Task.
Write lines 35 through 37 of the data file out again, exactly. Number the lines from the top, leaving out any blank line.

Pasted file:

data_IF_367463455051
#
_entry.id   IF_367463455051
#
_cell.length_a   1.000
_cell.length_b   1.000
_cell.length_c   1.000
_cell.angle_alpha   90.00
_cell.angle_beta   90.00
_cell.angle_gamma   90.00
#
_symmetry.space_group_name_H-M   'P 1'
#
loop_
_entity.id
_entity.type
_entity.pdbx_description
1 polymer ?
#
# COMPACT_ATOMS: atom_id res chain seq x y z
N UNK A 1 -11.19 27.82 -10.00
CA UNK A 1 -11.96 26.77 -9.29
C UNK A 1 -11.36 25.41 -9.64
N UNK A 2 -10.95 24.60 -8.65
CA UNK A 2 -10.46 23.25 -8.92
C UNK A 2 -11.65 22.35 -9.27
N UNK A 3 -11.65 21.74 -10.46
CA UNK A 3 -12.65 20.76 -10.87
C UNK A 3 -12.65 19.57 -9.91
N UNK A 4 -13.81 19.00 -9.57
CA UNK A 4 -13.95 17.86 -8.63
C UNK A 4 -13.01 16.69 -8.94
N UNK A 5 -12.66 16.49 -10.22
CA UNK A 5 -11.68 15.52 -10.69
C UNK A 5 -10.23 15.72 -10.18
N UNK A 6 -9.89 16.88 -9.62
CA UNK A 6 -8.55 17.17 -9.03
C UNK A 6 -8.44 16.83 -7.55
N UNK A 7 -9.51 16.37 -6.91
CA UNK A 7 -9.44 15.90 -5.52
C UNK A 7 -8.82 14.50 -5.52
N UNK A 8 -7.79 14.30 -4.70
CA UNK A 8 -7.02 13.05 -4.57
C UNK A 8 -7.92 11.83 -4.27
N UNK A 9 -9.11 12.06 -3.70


C UNK A 5 -10.23 15.72 -10.18
N UNK A 6 -9.89 16.88 -9.62
CA UNK A 6 -8.55 17.17 -9.03